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Why Atheists Support Christians Who Mock the Church

It shouldn’t come as a surprise that so many atheists support “Christian” sites that mock the Church. It should be odd, I think, that so many Christians approve of said support.

I’ve gone on record with my concerns about this hate machine and the professing Christians who keep it well-oiled. So yesterday, I linked to an article at Christ and Pop Culture that shares some of my concerns, Stop Hate-Watching the Church. The author, Richard Clark, concluded:

I just want to be completely clear about this: If you are harmed by Christian culture to the point that you have given up on Christianity altogether, I get that. If you find Christian truth claims to be negative and harmful, that’s fair enough. I wouldn’t want to make any claims about how you deal with your struggles. You may do whatever you want.

But groups like these have engendered a culture that identifies as Christian, yet despises the Church. They have led fellow Christians to hate and despise their brothers and sisters for the sake of “venting.” But Christians are held to a different standard, one that results in edification and unity for the sake of the Church. To struggle with that standard is understandable, but to reject it altogether is giving up, on the Church, on the teachings of Christ, and on your own spiritual sanctification. (emphasis mine)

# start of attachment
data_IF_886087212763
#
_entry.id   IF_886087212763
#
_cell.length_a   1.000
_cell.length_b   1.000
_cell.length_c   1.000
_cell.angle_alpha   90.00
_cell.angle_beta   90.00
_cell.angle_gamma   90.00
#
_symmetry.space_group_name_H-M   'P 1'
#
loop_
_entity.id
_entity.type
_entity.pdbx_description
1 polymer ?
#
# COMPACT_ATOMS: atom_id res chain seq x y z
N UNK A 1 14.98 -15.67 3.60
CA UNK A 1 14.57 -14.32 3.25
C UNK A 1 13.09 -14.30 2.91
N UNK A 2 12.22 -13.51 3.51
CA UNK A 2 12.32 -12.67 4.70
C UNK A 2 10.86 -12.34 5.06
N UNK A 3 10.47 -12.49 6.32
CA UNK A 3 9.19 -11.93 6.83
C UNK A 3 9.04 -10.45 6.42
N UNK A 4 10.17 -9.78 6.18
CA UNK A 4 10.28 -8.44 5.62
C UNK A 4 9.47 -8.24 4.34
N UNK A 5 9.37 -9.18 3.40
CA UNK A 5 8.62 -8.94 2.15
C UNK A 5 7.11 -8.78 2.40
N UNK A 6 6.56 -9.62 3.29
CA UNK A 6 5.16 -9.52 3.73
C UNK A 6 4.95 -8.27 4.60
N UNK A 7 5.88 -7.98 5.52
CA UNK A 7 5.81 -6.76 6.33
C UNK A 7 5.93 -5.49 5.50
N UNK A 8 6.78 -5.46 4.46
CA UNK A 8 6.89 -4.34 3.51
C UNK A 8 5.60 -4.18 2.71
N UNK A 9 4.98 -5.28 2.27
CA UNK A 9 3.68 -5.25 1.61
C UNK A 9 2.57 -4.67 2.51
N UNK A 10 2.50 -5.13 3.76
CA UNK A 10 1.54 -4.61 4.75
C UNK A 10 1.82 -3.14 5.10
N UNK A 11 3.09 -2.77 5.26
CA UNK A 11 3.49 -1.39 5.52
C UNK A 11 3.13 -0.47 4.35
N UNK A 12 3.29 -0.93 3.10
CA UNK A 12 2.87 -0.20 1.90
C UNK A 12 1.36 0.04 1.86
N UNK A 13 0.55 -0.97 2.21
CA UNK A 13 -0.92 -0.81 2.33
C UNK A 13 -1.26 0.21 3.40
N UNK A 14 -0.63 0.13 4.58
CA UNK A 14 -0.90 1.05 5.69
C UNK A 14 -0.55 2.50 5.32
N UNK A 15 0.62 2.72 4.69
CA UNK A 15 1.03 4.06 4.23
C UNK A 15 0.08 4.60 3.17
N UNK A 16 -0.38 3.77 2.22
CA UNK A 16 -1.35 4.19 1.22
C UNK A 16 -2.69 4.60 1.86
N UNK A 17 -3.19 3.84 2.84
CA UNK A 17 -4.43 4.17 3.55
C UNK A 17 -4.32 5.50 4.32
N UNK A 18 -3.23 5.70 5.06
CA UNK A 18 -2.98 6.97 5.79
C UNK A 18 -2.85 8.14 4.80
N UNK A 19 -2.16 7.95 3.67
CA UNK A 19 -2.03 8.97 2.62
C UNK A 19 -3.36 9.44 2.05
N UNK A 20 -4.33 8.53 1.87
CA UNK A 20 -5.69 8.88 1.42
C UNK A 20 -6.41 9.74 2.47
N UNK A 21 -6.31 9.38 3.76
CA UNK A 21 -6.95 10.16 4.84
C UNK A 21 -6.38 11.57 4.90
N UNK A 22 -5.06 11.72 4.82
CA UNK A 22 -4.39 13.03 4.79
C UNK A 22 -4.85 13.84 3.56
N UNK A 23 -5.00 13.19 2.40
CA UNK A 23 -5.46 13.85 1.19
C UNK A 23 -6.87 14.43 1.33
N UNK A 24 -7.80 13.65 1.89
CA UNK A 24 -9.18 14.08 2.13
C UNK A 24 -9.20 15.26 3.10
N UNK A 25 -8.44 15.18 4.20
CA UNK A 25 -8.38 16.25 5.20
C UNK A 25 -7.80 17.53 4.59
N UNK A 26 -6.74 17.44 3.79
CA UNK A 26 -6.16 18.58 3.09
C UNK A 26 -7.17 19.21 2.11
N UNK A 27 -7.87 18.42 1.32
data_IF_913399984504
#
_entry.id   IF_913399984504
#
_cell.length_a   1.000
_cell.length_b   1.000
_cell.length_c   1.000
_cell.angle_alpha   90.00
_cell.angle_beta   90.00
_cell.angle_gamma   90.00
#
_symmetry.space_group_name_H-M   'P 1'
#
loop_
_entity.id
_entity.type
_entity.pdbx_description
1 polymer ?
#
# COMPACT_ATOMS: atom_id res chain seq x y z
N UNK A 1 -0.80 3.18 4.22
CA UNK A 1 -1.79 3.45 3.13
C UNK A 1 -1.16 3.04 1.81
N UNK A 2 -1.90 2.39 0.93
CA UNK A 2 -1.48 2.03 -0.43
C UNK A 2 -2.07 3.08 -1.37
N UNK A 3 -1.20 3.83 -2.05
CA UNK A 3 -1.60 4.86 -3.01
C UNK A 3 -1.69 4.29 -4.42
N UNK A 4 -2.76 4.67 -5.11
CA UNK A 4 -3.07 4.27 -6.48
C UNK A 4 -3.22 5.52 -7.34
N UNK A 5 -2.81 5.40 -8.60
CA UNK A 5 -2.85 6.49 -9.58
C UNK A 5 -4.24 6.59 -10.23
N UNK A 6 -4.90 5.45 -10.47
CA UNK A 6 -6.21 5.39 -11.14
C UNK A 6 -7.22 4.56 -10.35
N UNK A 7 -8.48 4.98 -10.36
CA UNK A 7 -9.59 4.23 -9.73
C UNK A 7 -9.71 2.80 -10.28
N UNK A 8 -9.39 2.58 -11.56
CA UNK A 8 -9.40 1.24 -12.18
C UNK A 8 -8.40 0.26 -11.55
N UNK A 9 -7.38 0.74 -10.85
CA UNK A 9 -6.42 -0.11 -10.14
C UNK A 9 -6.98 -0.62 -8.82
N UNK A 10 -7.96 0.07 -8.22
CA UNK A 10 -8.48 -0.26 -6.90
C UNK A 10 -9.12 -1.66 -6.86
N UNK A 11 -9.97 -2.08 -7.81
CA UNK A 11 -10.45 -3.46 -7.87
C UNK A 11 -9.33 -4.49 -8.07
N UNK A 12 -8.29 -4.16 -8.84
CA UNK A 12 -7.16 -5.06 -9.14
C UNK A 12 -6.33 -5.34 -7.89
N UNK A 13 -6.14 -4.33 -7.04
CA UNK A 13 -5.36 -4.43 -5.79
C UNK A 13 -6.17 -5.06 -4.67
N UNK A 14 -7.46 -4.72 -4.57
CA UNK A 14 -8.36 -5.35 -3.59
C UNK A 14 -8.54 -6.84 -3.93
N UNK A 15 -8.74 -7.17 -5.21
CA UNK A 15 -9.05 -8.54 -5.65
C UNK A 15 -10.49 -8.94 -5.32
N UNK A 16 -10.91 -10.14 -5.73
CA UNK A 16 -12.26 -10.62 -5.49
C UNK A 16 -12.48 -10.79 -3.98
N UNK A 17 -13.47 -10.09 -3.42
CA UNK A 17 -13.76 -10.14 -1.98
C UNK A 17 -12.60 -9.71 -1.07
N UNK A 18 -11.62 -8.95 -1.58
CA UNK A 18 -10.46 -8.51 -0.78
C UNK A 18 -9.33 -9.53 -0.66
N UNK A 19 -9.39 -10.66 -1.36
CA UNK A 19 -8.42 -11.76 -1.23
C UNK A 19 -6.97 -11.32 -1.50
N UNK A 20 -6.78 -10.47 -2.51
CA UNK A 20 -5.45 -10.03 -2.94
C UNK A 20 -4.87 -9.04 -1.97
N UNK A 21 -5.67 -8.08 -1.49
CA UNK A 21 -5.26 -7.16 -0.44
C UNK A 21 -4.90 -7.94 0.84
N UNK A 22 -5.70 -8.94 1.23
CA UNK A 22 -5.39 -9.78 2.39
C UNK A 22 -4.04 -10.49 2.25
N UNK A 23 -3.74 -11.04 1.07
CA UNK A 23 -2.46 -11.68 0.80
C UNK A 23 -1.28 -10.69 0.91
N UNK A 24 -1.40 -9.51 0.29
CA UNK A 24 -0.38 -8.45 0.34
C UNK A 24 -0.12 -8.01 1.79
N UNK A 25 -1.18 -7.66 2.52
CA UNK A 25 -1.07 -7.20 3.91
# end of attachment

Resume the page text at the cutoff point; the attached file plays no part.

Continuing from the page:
In response, The Friendly Atheist, Hemant Mehta countered with It’s Perfectly Acceptable to Mock Church Culture. After quoting the founder of Stuff Christian Culture Likes (SCCL), Stephanie Drury, Mehta summarizes:

There are, of course, two kinds of people who enjoy SCCL, as Stephanie alluded to.

The first are people like me, atheists who want to expose the lies and antics of Christian leaders, in the hopes that it might shake some Christians out of their shells and give them the evidence they need to get the hell out of church.

The second are Christians who think their faith has been hijacked by people whose motivations don’t align with their own. It’s cathartic to realize that the shit you hate about the church is the same shit other Christians hate about the church.